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Our goal is to reach 1000 FaceBook page likes (click here)! “Liking” our page will include our industry related news updates and musings in your newsfeed (1-3/day). If you already “like” it, consider sharing our content with your friends, using the one click sharing buttons below. We appreciate your help in reaching our goals!

Fork the Road!


Hello Biocadence friends! This week, I write about a particularly special catalyst that forked my road and sent me along the path of the sustainable living transitionist. It is important to treasure these defining moments. If we let them, they will connect the fabric of our stories and hold post as the sentinels of our most venerable ambitions.

In October 2010, my husband and I visited Bali. After one day on Bali the blood pumping through my system seemed to sparkle, my steps felt light, and my spirit was lifted into the puffy clouds of gratitude.  Was it the island air? The fantastic food? The simple freedom of vacation? The sound of the ocean? Had someone drugged me? As 2010 recedes further into the past, I become more convinced that a good old fashioned epiphany and the humble grace of the Balinese people induced my cataclysmic euphoria.

Early in our visit, we toured the Green School. We were led through the grounds by Co-Founder and bamboo enthusiast, John Hardy. During the tour I felt a physical and emotional harmony. My body understood what Mr. Hardy was illustrating. I wanted to jump and cartwheel and scream: “I remember! I remember!” A familiarity with the knowledge of our ancestors had been renewed! The bounty of simplicity and the sweetness of giving back to the soil crystallized. I was positively tickled to learn of a curriculum that honors these principals as sacred and fundamental!

The Green School practices Bio-Intensive Gardening strategies, as a vessel for teaching and feeding the students and residents. In 2010, I did not fully understand Mr. Hardy’s commentary as he pointed to the edible landscaping to the left, to the right and straight ahead! In my examinations of sustainable solutions to the consequences of over-consumerism, I’m steadily pulled back to the soil for answers and reminded of my Green School tour. Jack Johnson’s lyrics echo: “Puzzle pieces in the ground, but no one ever seems to be digging […] the answers could be found, we could learn from digging down, but no one ever seems to be digging”. Founders John and Cynthia Hardy have been “digging“, to be sure!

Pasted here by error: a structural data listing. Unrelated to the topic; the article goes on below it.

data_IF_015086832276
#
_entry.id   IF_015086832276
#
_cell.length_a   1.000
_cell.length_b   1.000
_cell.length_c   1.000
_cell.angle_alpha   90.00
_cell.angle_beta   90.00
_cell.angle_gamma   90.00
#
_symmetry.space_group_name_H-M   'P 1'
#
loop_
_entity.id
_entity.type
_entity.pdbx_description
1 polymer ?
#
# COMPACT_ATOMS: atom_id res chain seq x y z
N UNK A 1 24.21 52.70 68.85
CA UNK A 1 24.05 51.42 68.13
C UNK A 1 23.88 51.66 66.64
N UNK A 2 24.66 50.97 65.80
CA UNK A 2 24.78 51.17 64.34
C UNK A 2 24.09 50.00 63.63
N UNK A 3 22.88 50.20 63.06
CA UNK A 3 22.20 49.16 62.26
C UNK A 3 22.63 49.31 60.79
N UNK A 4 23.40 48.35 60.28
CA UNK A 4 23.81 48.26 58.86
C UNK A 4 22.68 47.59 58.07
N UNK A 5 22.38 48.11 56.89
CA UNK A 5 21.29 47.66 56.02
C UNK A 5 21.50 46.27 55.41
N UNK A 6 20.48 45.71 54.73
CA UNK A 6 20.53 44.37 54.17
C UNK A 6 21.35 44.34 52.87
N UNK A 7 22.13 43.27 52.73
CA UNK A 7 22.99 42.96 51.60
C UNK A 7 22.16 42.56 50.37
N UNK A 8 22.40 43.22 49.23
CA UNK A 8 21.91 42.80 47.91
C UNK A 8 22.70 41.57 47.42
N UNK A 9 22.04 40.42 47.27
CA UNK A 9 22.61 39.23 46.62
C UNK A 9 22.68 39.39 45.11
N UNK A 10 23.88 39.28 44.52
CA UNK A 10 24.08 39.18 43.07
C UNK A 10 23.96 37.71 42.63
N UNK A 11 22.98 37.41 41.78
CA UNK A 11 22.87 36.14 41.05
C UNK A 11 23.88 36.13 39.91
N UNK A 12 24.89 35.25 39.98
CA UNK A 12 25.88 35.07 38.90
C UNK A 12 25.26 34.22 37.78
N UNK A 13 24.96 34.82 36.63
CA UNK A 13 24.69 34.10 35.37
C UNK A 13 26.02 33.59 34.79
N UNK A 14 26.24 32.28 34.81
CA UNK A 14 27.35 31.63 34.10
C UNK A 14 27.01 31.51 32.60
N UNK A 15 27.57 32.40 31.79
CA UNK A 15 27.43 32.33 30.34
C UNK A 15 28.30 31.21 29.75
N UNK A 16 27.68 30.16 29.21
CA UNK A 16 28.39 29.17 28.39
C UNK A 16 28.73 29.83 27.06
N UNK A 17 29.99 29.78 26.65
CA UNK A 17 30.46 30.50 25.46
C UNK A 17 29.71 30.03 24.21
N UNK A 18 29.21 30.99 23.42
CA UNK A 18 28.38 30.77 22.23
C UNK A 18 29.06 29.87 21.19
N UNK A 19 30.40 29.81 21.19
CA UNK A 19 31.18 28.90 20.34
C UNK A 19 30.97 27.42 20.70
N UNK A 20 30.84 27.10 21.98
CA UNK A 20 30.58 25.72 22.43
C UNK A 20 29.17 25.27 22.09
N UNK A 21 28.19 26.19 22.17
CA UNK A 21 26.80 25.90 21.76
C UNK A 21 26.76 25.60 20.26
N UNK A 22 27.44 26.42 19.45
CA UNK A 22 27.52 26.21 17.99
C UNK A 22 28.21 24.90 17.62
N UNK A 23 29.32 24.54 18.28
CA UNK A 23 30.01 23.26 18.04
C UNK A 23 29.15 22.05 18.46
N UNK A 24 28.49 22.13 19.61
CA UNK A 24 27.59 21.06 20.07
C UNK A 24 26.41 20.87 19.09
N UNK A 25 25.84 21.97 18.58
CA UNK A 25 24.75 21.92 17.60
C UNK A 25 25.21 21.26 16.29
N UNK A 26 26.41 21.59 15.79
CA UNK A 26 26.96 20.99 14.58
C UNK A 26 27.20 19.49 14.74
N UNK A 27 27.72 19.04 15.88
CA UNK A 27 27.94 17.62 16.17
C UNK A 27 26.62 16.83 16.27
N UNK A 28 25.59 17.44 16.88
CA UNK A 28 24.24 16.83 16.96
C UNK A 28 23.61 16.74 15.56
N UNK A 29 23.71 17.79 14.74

The Green School is a boarding school that integrates sustainability into the curriculum while focusing on Math, Science and English. “We want children to develop spiritual awareness and emotional intuition, and to encourage them to be in awe of life’s possibilities.” (Source: http://www.greenschool.org/) 20% of the student population is reserved for scholarship students from Bali and other Indonesian Islands (Click to read about sponsoring a student). The Green School also offers weekend and week-long Green Camp experiences for families and/or individuals!

I yearn to return to the Green School. Until I can visit Bali for months at a time, I am sobered by my inability to reconcile 36 hours of round trip flying with my footprint goal. For now, I choose to serenade the memory instead.

As I reminisce, I will share images from the tour with you! **All photos were taken by my talented husband and artful photographer, Dan Tichenor.

Welcome Bridge:

Structures are open air and built with bamboo:

Edible landscaping covers the property:

Administration building. “No Shoes Please”!:

When it’s too warm for outdoor learning, the “indoor” classroom is used. A small air conditioning unit pumps cold air into a canvas shell that is attached to the floor around a classroom of desks:

“The only way to make truly sustainable architectures is to connect our buildings to nature – not insulate them from it!” – Rachel Armstrong

While I record personal triumphs, hiccups and day-in-the-life learnings, I am slowly concocting not only a job for myself, but a purpose. I am fueled by remembering the fork in my road. Creating Biocadence is a deluge of ferociously exhilarating liberation. The reality of the challenge strikes, evoking a gasp. The water plunges over me.  The chilling refreshment frees me. I see vivid abundance and possibility in my closed lids. I lift my chin from the current of daily life and calmly breathe through smiling lips. As the rush reverberates, I offer appreciation to the Green School!

Please support Biocadence by subscribing to this blog, “sharing” my content using the one-click buttons below, following the Biocadence Facebook page, by “liking” it, and by strutting your sustainable self and showing the world that living more sustainably is the way to go!

Quicklink to previous posts:

Triumphs AND Hiccups

Reusable Paper Towels

Recycle Your Recycled Toothbrush

Is Eating Meat Sustainable?

Dance to an Earth-Beat